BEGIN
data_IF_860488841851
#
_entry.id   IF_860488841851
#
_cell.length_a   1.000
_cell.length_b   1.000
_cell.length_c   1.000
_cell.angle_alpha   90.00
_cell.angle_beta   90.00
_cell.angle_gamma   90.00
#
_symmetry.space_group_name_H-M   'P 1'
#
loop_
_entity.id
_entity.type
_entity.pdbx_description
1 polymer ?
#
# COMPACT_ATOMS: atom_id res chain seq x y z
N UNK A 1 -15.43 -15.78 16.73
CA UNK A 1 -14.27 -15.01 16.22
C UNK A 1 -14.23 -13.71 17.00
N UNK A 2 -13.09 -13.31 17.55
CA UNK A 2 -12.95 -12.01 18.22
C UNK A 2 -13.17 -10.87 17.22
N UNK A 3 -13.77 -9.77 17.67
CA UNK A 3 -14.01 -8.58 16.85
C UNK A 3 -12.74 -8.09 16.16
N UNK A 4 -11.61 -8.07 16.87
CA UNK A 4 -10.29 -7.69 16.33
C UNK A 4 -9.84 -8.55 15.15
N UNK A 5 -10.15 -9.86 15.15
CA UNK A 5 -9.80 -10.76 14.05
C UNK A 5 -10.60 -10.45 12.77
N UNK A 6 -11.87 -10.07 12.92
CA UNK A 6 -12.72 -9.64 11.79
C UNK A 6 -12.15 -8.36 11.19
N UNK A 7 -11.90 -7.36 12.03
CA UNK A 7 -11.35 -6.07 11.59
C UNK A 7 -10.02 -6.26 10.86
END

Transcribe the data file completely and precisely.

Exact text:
data_IF_860488841851
#
_entry.id   IF_860488841851
#
_cell.length_a   1.000
_cell.length_b   1.000
_cell.length_c   1.000
_cell.angle_alpha   90.00
_cell.angle_beta   90.00
_cell.angle_gamma   90.00
#
_symmetry.space_group_name_H-M   'P 1'
#
loop_
_entity.id
_entity.type
_entity.pdbx_description
1 polymer ?
#
# COMPACT_ATOMS: atom_id res chain seq x y z
N UNK A 1 -15.43 -15.78 16.73
CA UNK A 1 -14.27 -15.01 16.22
C UNK A 1 -14.23 -13.71 17.00
N UNK A 2 -13.09 -13.31 17.55
CA UNK A 2 -12.95 -12.01 18.22
C UNK A 2 -13.17 -10.87 17.22
N UNK A 3 -13.77 -9.77 17.67
CA UNK A 3 -14.01 -8.58 16.85
C UNK A 3 -12.74 -8.09 16.16
N UNK A 4 -11.61 -8.07 16.87
CA UNK A 4 -10.29 -7.69 16.33
C UNK A 4 -9.84 -8.55 15.15
N UNK A 5 -10.15 -9.86 15.15
CA UNK A 5 -9.80 -10.76 14.05
C UNK A 5 -10.60 -10.45 12.77
N UNK A 6 -11.87 -10.07 12.92
CA UNK A 6 -12.72 -9.64 11.79
C UNK A 6 -12.15 -8.36 11.19
N UNK A 7 -11.90 -7.36 12.03
CA UNK A 7 -11.35 -6.07 11.59
C UNK A 7 -10.02 -6.26 10.86